Standard Chartered is exploring a crypto custody offering after concluding there is need for ‘trusted’ providers to enter the digital asset space.
Institutional investors remain hesitant to participate in the cryptocurrency markets at present owing to a lack of traditional infrastructure and established custody offerings with activity mostly limited to crypto-specific hedge funds and a handful of family offices.
While some custodians such as Northern Trust, Nomura and Fidelity have discussed potential crypto servicing offerings, most asset servicing firms have remained coy about their involvement.
According to Standard Chartered’s global head of securities services, Margaret Harwood-Jones, the custodian has seen a need to begin exploring its own digital asset offerings.
“We are looking at both custody of crypto assets and the digitisation of analogue assets to create a more reliable and trusted investment environment to potential investors,” she told The TRADE Crypto’s sister publication, Global Custodian.
“It’s not up to us to tell clients where they should or should not invest, that is not the role of the custodian, but if they say it’s something they are interested in and they ask if we can help them, then being an innovative bank in the 21st Century we want to say ‘yes, we can offer a digitalised solution around these investment opportunities and one in which you can trust’.
“The market sees institutional investors staying on the sidelines as they are not sure about this as an asset class and whether they can trust the new providers in this space. So a bank that is reputable, reliable and can bring trust into the equation has a role in terms of bringing this as an asset class a little bit more centre stage.”
Harwood-Jones added that the bank is in “a live dialogue” with an asset manager in Singapore who is running funds of crypto assets which, because of the nature of the assets, they have struggled to market.
The comments about an established and trusted provider opening up the space echo what The TRADE Crypto has previously written about hedge funds and asset managers shying away from the cryptocurrency space.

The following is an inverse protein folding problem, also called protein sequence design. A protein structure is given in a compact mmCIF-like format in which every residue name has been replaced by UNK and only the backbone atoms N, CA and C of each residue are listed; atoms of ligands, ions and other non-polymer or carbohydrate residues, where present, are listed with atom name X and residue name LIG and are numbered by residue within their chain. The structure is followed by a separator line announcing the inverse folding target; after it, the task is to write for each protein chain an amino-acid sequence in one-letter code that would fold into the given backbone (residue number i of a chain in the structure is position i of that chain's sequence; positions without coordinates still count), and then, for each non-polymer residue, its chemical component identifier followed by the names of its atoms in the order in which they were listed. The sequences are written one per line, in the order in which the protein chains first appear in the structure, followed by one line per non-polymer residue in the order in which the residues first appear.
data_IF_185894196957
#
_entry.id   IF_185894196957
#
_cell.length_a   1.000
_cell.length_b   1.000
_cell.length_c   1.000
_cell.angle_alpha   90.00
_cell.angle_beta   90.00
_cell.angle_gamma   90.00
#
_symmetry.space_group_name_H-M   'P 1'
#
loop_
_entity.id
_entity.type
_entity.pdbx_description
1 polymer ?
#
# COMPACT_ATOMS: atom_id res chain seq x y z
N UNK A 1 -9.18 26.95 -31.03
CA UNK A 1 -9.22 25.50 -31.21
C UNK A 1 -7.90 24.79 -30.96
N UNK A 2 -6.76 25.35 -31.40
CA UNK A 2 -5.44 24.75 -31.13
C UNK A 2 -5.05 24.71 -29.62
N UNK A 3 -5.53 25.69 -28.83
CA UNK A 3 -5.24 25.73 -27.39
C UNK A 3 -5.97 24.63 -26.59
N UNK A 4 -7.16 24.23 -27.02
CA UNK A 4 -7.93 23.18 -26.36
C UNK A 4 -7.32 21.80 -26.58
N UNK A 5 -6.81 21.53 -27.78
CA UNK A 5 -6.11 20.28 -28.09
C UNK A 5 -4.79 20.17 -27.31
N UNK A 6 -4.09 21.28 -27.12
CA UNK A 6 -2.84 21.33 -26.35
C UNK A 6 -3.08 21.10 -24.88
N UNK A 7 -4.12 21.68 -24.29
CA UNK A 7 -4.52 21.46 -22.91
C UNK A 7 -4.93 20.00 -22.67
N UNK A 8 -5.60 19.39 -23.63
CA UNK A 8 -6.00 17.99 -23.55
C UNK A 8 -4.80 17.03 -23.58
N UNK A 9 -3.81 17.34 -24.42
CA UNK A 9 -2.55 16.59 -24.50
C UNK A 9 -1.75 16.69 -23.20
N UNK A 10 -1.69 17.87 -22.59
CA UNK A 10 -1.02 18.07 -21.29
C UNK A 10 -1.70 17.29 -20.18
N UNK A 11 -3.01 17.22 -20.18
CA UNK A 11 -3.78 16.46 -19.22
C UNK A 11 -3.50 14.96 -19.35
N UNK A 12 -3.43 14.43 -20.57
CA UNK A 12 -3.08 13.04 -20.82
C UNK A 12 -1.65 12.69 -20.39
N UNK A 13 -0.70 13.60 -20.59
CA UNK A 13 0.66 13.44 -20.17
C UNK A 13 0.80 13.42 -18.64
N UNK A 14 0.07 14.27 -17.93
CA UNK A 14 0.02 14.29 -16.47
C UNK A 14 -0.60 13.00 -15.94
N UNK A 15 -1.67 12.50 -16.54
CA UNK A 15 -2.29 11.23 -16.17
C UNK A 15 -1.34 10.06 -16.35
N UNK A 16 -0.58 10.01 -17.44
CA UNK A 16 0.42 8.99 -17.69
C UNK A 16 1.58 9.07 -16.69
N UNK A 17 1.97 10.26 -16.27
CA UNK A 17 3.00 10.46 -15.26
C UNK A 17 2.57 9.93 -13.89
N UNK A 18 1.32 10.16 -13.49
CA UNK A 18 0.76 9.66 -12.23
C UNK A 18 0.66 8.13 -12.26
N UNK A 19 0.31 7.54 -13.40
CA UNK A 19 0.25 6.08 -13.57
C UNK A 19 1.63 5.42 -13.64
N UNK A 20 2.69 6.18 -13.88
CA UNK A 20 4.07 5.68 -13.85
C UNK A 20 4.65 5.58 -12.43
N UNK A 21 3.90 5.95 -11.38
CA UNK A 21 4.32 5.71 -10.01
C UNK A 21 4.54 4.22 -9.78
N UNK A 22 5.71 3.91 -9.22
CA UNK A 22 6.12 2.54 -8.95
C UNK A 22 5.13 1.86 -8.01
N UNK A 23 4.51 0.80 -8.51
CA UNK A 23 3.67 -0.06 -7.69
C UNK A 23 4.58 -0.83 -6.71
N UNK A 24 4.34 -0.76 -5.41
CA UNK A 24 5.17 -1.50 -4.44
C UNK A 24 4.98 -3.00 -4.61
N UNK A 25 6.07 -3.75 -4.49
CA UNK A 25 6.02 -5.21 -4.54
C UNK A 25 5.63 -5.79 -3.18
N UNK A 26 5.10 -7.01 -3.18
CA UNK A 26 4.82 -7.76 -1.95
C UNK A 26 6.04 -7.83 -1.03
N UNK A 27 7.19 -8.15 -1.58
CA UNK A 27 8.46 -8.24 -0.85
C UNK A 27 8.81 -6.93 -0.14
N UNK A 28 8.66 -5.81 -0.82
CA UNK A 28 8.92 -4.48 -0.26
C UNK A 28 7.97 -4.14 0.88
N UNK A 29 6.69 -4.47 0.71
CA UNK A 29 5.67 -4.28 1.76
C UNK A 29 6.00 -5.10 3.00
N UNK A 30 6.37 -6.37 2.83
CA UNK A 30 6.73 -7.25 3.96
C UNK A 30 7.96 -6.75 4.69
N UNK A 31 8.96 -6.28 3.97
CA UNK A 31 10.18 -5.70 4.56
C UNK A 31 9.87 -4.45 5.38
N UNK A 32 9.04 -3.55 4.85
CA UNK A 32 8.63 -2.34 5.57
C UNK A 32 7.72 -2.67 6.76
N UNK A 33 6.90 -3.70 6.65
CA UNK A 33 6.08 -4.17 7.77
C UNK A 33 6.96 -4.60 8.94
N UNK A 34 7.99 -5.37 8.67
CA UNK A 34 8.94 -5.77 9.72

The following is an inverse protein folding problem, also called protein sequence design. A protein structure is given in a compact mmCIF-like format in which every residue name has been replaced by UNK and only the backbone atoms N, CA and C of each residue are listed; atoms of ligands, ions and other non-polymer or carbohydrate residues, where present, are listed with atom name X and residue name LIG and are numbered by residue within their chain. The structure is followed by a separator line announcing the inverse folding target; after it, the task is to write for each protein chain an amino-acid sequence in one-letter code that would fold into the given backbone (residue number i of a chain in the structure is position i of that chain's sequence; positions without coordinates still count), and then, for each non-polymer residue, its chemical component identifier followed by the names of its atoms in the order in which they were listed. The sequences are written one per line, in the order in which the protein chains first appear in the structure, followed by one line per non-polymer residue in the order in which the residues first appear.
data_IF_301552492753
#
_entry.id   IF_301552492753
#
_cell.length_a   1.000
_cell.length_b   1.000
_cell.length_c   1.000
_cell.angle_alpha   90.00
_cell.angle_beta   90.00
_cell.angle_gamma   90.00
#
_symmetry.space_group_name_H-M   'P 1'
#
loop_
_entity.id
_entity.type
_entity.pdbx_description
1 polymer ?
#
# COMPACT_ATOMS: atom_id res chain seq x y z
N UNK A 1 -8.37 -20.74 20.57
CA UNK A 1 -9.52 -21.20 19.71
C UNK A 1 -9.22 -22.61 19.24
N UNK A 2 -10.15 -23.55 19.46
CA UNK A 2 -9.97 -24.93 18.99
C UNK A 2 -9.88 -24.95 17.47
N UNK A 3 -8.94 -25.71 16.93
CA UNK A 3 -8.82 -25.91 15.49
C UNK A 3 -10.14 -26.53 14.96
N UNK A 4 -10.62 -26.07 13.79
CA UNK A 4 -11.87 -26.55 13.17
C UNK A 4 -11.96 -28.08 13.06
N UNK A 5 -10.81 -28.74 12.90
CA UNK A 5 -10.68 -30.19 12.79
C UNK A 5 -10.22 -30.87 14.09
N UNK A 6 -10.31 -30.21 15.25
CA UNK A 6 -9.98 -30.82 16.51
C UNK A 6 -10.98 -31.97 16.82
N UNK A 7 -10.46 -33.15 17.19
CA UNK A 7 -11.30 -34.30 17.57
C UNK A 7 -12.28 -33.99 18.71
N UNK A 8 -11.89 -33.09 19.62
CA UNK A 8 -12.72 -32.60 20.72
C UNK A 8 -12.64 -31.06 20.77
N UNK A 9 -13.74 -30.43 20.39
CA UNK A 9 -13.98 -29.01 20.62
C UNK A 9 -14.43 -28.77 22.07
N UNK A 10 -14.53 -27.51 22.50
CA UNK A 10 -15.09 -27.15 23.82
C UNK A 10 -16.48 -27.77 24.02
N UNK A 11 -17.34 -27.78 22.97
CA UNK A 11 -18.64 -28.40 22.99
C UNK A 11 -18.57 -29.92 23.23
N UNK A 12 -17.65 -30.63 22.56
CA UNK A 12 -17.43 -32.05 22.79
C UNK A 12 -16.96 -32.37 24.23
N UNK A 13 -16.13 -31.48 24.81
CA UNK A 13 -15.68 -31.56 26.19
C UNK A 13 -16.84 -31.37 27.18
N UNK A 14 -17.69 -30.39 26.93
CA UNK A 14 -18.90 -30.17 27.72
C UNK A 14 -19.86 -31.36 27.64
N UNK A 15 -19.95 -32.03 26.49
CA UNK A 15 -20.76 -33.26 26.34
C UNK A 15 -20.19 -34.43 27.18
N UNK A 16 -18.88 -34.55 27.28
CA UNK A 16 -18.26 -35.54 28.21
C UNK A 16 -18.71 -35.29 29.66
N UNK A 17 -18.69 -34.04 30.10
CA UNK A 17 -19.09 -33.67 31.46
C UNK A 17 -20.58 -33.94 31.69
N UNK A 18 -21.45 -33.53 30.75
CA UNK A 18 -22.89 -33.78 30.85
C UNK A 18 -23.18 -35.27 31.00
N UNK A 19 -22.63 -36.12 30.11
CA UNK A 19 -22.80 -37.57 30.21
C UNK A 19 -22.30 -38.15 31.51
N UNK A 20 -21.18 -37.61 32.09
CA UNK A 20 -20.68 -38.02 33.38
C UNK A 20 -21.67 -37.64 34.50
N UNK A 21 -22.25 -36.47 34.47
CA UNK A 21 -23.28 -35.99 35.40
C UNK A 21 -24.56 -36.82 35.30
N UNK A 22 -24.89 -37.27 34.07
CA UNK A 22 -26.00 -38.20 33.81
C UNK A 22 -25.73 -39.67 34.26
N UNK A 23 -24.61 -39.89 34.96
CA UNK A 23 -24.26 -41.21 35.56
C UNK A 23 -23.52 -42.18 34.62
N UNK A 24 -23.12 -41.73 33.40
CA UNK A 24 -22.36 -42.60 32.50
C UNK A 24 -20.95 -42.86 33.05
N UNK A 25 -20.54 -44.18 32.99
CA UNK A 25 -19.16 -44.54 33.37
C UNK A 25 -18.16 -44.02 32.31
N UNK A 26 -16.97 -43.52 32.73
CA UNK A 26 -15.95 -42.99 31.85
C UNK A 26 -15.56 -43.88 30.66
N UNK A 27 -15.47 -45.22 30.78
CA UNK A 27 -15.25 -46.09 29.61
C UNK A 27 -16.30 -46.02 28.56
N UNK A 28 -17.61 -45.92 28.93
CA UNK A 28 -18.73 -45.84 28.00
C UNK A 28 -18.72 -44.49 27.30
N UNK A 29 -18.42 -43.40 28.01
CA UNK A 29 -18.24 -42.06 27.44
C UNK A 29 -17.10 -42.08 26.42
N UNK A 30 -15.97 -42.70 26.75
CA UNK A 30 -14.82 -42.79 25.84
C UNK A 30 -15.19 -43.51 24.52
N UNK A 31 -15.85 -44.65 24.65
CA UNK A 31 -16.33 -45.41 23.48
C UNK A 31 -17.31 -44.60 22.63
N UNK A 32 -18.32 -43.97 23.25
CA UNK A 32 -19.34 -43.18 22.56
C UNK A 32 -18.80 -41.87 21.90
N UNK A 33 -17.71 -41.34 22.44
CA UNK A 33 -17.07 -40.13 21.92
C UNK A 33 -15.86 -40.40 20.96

For example, 40 Act funds in the US are required by regulation to maintain their securities and other investments with certain types of custodians designed to assure the safety of the fund’s assets.
The options available for the safekeeping of cryptocurrencies take two forms, self-custody and independent custody. The former involves hot and cold storage wallets – whereby the assets are stored online and offline, respectively – while the latter could be provided by a coin exchange or a traditional custodian.
Cryptocurrency trading platforms such as Coinbase, BitGo and itBit offer custody services; however, the entrance of traditional custodians into the space will stand to ease concerns from the largest institutional investors.
Alongside exploring cryptocurrency custody, Harwood-Jones explained that Standard Chartered is also looking into the tokenisation of existing products and new assets which are currently untradable.
During Sibos 2018 in Sydney, tokenisation was one of the biggest topics among securities services participants who are realising the potential of fractional ownership of assets on blockchain technology.
Numerous sources have suggested that artwork, diamonds and wine could all become tradable in a new tokenised financial ecosystem.
“There are a lot of assets that are not very tradable and not very liquid, because by their nature they are ‘old world’ assets, real estate for example,” added Harwood-Jones. “If you can create them in a digitised form, then in terms of marketability and tradability they move to a very different league.
“We are working with the financial markets business at the bank on another such opportunity where they have structured finance products which we are turning into digitalised form to allow for more effective trading around those instruments.”